by Cathy Pareto, MBA, CFP® – August 2013
Fixed income can play an important role in a portfolio. But its role may vary according to an investor’s financial needs and concerns. For example, many investors look to fixed income for safety, income, and more stability in their portfolios. They must weigh these priorities against their concerns over future interest rates, inflation, government debt, and other factors that might affect fixed income returns.
Striking this balance can be a challenge in any market environment, but especially now, as low interest rates have sent many investors on a quest for higher-yield bonds or alternative investments. Depending on your approach, this pursuit of yield may invite more risk—some of which may be hard to see or understand.1
So, what’s an investor to do? How can you make prudent fixed income decisions while also addressing today’s low interest rates? Consider these principles:
Remember How Markets Work
The same core investment principles apply in any market environment. One key principle is that in a well-functioning capital market, securities prices reflect all available information. Today’s bond values reflect everything the market knows about current economic conditions, growth expectations, inflation, Fed monetary policy, and the like. So, according to this principle, the possibility of rising interest rates is already factored into fixed income prices.
This is one reason investors should view future interest rate movements as unpredictable. Even the market experts who have access to vast amounts of research have a hard time predicting the direction of interest rates. For instance, despite regular predictions of rising interest rates over the past two years, nominal yields on US Treasuries and longer-term bonds have continued falling and now are at historic lows.
Rather than trying to predict macroeconomic forces that are difficult to foresee, investors can look to the market to set prices and focus on the variables within their control.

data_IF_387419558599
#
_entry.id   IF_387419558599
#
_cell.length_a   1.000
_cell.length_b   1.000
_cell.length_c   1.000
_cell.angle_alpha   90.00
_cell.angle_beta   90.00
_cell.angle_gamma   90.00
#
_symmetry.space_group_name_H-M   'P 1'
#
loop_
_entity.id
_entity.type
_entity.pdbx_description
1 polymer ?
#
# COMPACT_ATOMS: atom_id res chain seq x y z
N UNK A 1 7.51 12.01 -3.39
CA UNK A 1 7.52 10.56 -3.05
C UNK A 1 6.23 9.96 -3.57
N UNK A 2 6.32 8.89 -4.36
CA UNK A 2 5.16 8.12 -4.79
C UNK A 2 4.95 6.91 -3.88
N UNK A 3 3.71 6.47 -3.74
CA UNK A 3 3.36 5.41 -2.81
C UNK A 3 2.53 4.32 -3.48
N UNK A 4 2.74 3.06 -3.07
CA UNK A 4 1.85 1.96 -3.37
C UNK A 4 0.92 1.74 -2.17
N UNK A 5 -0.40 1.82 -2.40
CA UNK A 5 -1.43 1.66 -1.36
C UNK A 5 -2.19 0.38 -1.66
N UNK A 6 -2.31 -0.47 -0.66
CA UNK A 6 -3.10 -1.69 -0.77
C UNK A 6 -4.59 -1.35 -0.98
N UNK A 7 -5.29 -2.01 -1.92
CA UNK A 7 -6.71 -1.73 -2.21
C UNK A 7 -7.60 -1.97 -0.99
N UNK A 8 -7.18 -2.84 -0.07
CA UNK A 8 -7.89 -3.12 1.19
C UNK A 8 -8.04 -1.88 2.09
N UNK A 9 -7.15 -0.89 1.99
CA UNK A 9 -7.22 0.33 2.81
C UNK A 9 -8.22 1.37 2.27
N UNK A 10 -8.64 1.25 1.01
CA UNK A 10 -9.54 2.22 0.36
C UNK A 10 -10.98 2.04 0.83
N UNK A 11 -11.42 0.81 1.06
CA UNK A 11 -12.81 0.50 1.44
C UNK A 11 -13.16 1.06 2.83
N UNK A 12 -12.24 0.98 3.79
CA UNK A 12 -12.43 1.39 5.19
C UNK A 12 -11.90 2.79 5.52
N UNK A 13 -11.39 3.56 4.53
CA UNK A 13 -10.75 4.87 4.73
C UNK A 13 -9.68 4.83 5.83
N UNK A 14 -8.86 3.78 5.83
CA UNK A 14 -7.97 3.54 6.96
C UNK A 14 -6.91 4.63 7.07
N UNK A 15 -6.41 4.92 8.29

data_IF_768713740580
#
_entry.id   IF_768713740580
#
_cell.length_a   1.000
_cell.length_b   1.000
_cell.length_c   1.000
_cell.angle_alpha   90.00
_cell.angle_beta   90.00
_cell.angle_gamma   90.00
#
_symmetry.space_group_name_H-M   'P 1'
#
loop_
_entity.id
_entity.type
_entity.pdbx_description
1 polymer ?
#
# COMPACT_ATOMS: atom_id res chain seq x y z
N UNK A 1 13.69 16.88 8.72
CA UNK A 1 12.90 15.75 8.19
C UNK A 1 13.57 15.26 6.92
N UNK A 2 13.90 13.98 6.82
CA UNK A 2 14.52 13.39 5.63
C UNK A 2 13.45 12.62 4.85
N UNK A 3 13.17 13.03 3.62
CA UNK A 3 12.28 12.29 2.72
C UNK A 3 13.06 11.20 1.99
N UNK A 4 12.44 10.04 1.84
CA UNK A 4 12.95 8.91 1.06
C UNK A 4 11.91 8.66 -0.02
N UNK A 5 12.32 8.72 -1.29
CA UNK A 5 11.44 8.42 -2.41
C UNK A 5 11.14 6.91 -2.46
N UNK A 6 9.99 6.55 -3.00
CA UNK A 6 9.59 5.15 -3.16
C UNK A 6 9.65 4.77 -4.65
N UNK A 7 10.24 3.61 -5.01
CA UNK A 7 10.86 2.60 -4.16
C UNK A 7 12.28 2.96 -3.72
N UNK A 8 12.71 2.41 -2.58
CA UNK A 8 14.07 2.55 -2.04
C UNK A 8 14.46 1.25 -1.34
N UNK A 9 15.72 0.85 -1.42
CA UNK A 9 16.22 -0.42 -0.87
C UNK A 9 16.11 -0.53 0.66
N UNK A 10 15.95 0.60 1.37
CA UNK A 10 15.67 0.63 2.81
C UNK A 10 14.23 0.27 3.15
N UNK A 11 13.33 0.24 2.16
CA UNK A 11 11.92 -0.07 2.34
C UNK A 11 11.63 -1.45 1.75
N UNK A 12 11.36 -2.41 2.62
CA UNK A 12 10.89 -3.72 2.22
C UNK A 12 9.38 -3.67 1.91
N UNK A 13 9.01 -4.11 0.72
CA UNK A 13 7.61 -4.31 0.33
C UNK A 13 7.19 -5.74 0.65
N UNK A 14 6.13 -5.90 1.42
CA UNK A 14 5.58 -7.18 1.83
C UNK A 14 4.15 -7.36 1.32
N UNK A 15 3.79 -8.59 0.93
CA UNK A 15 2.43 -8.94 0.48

Start with a Clearly Defined Goal
Fixed income choices should follow a broader investment strategy that defines the role of fixed income in a portfolio. The portfolio can then be customized to meet those specific goals while managing tradeoffs.
The chart below illustrates how portfolio objectives can influence a fixed income approach. An investor who wants to seek to avoid losing market value might have a different fixed income allocation from someone who wants to take a balanced approach, needs immediate income, or is seeking higher returns. Investors with different objectives typically have different tradeoffs regarding risk, expected return, and costs.
Know What You Own
Strive for transparency in a portfolio. This means understanding an investment manager’s basic strategy and knowing how the instruments held in the portfolio might respond in different economic, market, and interest rate scenarios.
Unfortunately, investors who chase performance often make their investment decisions based on the past performance and perceived popularity of the strategy. For example, some of the mutual fund categories experiencing the heaviest inflows of cash in the industry are in asset groups that have recently experienced higher than average yields. Higher yields are typically accompanied by higher risks. But do investors know what risks their managers are taking to deliver those attractive yields?
Understand the Tradeoffs
When reaching for higher yield, investors should carefully consider the potential effects of their decisions on expected portfolio performance and risk. In the fixed income arena, investors have two primary ways to increase expected yield and returns on bonds. They can:
- Extend the overall maturity of their bond portfolio (take more term risk).
- Hold bonds of lower credit quality (take more credit risk).
These may be reasonable actions. But pursuing higher income means accepting more risk, as measured by interest rate movements, price volatility, or greater odds of losing value if the issuer defaults.
As shown in the graph below, higher yield can also bring potentially higher volatility. Note that high-yield bonds (as represented by the Barclays US Corporate High Yield Index) have exhibited more volatility relative to other bonds.